Updated: Jun 6, 2018
Tom came all the way from University of Bordeaux, in Bordeaux French to work on mechanochemistry with Professor James Mack.
Tom studied Mechanochemical Catalysis using ball milling. By just using the combination of stainless steel and water, Tom has been able to reduce various functional groups in a cheap, safe and sustainable way.
Take a look at this article that Tom wrote for UC-Chem undergraduate journal.
We are grateful for the support from UC International for their support and Professors James Mack NSF-1465110 funding to make it possible for Tom to participate in the REU program summer 2017
In this video below
Tom describes his experience participating in the REU program.
Updated: May 5, 2018
Currently, Safiya studies at Siena Heights University. She joined Professors Peng Zhang research team over the summer, working with his graduate student Emily Westbrook.
Her research was centered on probing the distance-dependence of surface-enhanced Raman Spectroscopy using nanocomposites composed of raman reference and probe conjugated copolymers grafted to gold nanoparticles.
Polymers are a large chain of monomers. Nanoparticles are microscopic materials that have a large surface area. Nanocomposites are made up of polymers and nanoparticles, which are used for instrumentation. One type of instrumentation that can be used is Surface-Enhanced Raman Spectroscopy (SERS); however criteria needs to be developed for future nanocomposite research. We grafted a series of block copolymers to gold nanoparticles to investigate the distance-dependence of SERS. The block copolymers were composed of Poly(Me methacrylate-glycidyl methacrylate) (PMMA-b-GMA). The copolymer series used an increasing amount of GMA (5-45 mol %) to determine the trend with the enhancement of SERS. It was detected that the enhancement of the probe signal was the greatest at the medium distance from the particle.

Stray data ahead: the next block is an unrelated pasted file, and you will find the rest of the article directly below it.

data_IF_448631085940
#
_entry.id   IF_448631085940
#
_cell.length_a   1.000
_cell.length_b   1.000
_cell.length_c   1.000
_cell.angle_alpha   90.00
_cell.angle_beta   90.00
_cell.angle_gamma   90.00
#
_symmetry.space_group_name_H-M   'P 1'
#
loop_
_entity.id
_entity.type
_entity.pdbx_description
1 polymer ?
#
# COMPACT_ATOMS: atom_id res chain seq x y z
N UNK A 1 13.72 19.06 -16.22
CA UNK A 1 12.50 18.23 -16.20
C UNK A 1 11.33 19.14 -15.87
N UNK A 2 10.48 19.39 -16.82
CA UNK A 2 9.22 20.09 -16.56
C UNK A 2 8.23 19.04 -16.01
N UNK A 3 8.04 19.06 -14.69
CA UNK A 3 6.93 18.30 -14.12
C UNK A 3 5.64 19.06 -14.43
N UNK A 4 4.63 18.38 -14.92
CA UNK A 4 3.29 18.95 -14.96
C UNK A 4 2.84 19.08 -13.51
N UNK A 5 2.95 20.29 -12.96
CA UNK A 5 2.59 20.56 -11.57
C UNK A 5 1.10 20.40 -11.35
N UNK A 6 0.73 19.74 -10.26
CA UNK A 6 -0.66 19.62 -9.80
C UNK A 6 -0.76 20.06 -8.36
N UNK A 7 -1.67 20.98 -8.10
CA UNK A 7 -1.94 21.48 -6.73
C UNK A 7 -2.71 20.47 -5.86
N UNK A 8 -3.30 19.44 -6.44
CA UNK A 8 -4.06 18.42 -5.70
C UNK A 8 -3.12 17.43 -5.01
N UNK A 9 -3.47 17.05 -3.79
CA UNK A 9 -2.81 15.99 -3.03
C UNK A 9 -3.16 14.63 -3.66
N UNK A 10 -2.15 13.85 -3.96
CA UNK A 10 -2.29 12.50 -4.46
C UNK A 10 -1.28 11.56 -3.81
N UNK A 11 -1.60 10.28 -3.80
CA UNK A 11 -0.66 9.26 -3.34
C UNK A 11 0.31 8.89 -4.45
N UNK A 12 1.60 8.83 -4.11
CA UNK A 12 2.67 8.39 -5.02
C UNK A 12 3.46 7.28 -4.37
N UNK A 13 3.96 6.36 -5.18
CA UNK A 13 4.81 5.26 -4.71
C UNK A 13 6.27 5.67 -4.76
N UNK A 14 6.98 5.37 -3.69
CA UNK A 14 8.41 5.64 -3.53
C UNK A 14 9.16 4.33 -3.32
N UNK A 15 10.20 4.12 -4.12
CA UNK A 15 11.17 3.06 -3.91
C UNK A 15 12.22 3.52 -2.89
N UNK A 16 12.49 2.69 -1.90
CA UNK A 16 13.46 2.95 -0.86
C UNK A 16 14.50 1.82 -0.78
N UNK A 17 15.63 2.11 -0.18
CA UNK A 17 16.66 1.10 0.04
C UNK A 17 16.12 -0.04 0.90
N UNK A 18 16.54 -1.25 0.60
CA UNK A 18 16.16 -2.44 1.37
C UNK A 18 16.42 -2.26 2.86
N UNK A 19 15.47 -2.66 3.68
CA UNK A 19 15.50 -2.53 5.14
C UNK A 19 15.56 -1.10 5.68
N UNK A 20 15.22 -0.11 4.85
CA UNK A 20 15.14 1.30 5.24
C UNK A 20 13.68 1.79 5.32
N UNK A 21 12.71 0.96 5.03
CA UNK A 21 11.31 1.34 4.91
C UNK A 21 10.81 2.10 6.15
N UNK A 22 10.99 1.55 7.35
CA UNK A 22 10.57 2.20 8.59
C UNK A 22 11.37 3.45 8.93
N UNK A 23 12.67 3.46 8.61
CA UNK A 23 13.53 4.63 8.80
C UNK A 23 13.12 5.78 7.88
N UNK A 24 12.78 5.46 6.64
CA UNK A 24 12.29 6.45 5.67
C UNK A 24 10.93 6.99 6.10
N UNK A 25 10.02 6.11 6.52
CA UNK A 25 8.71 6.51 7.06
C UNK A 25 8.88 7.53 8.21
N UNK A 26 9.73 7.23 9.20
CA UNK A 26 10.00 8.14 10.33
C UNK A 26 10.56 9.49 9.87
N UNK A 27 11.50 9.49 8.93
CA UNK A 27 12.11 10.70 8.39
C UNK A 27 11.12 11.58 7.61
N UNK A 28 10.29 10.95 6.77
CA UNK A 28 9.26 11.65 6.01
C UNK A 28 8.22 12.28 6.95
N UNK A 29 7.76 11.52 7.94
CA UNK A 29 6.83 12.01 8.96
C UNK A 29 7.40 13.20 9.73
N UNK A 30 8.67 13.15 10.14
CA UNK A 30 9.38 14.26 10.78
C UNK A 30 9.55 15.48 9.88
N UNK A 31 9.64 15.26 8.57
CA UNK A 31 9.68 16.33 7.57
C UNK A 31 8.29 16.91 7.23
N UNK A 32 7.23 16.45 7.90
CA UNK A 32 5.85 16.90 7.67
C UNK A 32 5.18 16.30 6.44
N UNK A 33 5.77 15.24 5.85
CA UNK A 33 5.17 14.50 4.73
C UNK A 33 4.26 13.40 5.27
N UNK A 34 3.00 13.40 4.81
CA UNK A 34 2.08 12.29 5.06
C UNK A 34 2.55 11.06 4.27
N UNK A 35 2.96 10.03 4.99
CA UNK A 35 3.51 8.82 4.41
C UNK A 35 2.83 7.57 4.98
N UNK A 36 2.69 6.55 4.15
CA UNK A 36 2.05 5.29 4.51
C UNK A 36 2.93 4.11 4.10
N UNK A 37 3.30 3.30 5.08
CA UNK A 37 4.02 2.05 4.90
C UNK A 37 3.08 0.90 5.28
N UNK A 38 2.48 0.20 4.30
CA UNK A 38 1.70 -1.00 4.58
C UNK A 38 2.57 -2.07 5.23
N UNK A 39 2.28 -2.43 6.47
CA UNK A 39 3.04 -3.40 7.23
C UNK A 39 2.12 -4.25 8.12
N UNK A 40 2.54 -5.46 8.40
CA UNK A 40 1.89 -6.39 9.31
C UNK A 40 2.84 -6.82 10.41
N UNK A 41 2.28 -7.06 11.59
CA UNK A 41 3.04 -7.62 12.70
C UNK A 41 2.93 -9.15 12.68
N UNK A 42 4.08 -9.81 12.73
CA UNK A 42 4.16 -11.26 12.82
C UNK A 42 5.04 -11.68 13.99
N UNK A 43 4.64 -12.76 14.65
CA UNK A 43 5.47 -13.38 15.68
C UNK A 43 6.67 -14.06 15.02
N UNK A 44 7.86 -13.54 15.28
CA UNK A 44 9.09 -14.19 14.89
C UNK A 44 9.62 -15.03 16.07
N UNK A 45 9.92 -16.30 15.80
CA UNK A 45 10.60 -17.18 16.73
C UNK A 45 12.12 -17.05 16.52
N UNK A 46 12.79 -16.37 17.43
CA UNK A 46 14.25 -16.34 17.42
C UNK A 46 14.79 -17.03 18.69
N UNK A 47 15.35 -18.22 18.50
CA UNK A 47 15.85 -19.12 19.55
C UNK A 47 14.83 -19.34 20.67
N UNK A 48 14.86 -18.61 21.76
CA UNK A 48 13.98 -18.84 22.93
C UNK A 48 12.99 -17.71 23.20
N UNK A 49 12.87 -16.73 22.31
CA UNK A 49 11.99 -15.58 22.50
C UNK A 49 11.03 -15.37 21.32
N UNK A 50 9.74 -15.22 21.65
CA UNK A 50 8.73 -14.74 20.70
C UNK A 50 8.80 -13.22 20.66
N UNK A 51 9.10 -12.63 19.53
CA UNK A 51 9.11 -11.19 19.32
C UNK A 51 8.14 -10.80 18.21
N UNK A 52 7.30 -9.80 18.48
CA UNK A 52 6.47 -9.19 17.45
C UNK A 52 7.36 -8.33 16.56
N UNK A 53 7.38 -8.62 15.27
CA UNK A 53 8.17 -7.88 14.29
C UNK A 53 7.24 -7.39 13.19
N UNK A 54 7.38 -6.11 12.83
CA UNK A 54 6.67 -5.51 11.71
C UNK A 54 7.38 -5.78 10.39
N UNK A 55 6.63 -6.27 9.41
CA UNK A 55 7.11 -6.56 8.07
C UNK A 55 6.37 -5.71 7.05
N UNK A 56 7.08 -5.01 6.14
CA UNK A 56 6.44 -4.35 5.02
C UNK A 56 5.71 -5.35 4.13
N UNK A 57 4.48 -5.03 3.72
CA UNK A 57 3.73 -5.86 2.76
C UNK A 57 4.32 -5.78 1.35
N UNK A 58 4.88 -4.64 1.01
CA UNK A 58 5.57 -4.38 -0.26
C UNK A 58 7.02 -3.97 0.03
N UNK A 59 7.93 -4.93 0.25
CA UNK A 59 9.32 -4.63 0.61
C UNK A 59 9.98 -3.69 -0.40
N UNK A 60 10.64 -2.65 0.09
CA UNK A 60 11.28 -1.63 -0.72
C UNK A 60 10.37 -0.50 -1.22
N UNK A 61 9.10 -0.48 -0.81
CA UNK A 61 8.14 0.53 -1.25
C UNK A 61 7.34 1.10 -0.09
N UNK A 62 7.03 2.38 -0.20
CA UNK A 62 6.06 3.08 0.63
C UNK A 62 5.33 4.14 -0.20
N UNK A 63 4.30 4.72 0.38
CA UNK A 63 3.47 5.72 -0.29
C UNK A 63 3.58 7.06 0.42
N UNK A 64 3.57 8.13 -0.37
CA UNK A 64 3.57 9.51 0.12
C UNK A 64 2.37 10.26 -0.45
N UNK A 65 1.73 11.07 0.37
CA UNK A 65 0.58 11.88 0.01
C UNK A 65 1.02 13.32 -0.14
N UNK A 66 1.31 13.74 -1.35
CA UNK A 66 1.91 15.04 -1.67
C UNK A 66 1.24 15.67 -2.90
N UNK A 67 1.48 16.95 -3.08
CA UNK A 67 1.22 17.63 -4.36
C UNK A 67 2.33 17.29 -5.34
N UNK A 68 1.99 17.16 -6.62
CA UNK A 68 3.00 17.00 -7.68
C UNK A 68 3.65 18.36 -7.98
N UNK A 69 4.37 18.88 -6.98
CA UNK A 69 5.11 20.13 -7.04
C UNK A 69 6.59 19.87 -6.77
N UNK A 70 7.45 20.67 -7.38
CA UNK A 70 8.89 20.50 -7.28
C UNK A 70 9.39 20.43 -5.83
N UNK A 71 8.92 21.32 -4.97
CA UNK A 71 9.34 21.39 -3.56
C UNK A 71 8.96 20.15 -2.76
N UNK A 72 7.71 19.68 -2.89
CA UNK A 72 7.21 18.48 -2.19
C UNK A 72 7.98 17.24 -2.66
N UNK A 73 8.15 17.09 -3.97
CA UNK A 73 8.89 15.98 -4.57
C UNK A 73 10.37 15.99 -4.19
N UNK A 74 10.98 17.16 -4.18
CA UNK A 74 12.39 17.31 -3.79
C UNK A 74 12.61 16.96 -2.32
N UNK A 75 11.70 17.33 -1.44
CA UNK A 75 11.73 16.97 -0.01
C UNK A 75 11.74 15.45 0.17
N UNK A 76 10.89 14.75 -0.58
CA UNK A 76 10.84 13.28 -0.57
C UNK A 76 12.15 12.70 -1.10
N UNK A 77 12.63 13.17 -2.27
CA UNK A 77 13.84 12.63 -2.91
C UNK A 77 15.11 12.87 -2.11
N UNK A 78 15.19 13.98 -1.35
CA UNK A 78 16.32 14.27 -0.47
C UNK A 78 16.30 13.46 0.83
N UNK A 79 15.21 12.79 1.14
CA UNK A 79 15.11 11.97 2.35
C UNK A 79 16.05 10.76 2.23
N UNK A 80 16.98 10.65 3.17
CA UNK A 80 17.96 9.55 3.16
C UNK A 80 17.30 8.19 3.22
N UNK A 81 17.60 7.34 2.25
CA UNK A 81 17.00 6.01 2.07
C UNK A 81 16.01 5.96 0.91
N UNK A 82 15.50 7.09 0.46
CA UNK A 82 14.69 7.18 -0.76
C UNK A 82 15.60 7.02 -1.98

Take a look at Safiya explaing her experience in the REU program
Updated: May 5, 2018
Jacob is currently studying at University of Wyoming. He joined Professor Ruxandra Dima and her graduate student Dale Merz. Jacob was very succesful in his research and presented his work at the ACS meeting in New Orleans spring of 2018.
Jacob investigated allosteric mechanism of peptide release in the molecular chaperone Hsp70. In more details Hsp70 is a two-domain molecular chaperone involved in maintaining cellular homeostasis. Its function results from mech. changes caused by hydrolysis of ATP in the N-terminal nucleotide binding domain (NBD) that alter the client binding affinity of the C-terminal substrate binding domain (SBD). To study the dynamics of client binding, we linked the C-terminus of Hsp70 to a client peptide by means of an unstructured, chimeric linker. Utilizing coarse-grained simulations in concert with laser optical tweezer experimetns, we investigated the effects of force applied at various points of the linker on the unfolding of the SBD. Initial results indicate that stabilization varies across the SBD β-sandwich subdomain: the N-terminal β strands can detach before or after disruption of the rest of the subdomain.
Here is a link to a video of Jacob describing his experience at the end of the REU program